AFP: Expertise on new bomb-making techniques, that can pierce armor, and bomb parts have crossed Iraq’s border from Iran, but it remains unclear if Iran’s government is involved, a senior British commander said Friday. WASHINGTON, Nov 3 (AFP) – Expertise on new bomb-making techniques, that can pierce armor, and bomb parts have crossed Iraq’s border from Iran, but it remains unclear if Iran’s government is involved, a senior British commander said Friday.
British Army Major General J.B. Dutton, commander of the multinational division in southeastern Iraq, said smuggling of the deadlier weapons has been difficult to stop because of the long, open border between the two countries.
“I think we know from other reporting that the IED explosions, particularly the advanced technology ones, we believe the technology certainly is coming from across that border,” Dutton told reporters at the Pentagon via a video link from Iraq.
Improvised Explosive Devices (IEDs) have become the top killer of coalition troops in Iraq, particularly in the Sunni dominated areas north and west of Baghdad.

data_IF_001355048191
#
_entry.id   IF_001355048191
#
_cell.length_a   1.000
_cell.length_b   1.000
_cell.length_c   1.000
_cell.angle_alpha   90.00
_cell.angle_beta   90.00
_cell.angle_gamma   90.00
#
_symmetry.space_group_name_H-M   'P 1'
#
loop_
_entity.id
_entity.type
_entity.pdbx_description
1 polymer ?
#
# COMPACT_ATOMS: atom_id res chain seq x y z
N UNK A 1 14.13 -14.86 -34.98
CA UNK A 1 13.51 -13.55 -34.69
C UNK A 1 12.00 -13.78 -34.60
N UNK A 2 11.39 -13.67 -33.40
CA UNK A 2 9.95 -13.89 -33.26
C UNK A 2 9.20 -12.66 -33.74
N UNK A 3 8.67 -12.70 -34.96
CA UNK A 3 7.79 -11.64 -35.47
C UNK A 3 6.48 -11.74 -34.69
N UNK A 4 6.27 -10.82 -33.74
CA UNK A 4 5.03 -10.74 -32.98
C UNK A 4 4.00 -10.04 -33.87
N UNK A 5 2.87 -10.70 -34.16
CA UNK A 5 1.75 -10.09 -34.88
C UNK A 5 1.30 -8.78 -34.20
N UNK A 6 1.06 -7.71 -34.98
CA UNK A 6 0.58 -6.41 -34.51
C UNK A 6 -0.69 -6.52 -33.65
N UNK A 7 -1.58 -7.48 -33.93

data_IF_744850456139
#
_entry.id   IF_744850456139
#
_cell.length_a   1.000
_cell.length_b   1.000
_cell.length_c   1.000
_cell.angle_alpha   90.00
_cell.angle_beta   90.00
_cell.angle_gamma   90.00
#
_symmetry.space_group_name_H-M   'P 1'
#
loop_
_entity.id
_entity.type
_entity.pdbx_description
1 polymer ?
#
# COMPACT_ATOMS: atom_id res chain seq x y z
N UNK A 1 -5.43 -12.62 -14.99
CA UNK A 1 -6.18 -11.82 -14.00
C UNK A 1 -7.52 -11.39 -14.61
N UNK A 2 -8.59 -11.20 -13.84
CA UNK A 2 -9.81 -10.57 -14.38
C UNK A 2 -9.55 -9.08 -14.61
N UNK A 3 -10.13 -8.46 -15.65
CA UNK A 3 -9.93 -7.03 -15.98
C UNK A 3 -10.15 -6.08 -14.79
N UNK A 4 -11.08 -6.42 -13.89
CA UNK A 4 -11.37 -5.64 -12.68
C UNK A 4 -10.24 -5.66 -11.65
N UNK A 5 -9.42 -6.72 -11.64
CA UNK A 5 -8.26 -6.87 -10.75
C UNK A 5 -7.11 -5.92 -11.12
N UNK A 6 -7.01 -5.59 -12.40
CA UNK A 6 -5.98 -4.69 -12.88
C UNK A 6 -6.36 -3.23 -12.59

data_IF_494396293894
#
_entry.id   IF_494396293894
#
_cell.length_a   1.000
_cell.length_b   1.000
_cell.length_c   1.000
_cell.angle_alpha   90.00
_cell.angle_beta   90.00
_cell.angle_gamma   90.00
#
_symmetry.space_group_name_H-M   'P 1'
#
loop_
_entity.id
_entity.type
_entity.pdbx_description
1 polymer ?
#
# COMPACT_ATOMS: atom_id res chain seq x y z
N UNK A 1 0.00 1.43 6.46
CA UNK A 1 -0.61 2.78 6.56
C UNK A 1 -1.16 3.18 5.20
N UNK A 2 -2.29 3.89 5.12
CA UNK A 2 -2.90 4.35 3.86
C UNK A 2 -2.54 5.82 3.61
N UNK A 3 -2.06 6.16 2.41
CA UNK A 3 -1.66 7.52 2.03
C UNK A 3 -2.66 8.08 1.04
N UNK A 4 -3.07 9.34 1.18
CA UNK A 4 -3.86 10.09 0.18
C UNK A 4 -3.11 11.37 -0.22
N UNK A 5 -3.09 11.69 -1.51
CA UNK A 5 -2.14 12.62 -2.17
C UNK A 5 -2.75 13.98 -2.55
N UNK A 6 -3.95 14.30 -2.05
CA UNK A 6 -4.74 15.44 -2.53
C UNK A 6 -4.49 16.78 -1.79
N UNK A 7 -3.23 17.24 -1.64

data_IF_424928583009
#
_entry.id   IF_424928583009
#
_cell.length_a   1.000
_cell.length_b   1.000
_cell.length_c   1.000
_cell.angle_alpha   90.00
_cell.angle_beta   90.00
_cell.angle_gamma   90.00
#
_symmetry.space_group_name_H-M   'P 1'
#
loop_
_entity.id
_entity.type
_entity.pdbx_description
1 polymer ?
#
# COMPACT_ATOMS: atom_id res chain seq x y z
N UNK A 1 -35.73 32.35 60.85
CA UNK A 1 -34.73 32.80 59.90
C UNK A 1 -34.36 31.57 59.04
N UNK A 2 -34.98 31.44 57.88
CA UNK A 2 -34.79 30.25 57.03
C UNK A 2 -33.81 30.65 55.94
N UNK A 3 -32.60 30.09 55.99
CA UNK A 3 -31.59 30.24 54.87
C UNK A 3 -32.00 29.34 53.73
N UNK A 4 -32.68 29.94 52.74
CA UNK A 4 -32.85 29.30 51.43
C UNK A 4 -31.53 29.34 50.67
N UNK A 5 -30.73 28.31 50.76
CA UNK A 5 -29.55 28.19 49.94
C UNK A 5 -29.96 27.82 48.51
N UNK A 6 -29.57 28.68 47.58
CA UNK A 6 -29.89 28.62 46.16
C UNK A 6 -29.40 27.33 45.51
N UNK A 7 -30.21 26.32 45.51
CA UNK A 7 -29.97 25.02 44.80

A Pentagon task force with 1.5 billion dollars in funding has been trying to come up with solutions to the problem, but insurgents have managed to stay a step ahead by changing tactics and using weapons of increasing power and sophistication.
In relatively quiet Basra in southern Iraq, 18 people have been killed by the improvised bombs since August, said Dutton.
It was in that month that a weapons shipment seized near the Iranian border provided evidence that triggering devices and other materials used in the more advanced devices were coming into the country from Iran, according to US officials
US intelligence concluded that the devices came from the Iranian Revolutionary Guard, US officials said at the time.
“I think we don’t know whether this is Iranian government policy or if this is splinter groups who are using Iran for their own purposes and not being controlled,” Dutton said.
Among the deadliest of the new weapons are what Dutton called “explosively formed projectiles” which are shaped to blow a slug of hot copper through the armor on military vehicles.
He said coalition forces were trying to establish where the bombs are manufactured.
“We’re not completely certain where the manufacture takes place. We know where the technological know-how comes from, and we suspect where the parts come from,” the British commander said.
The bombs are of varying grades of sophistication, with some requiring a simple workshop to build and others “a reasonably sophisticated factory,” he said.
“Some are probably put together in country. Others may not be,” he said.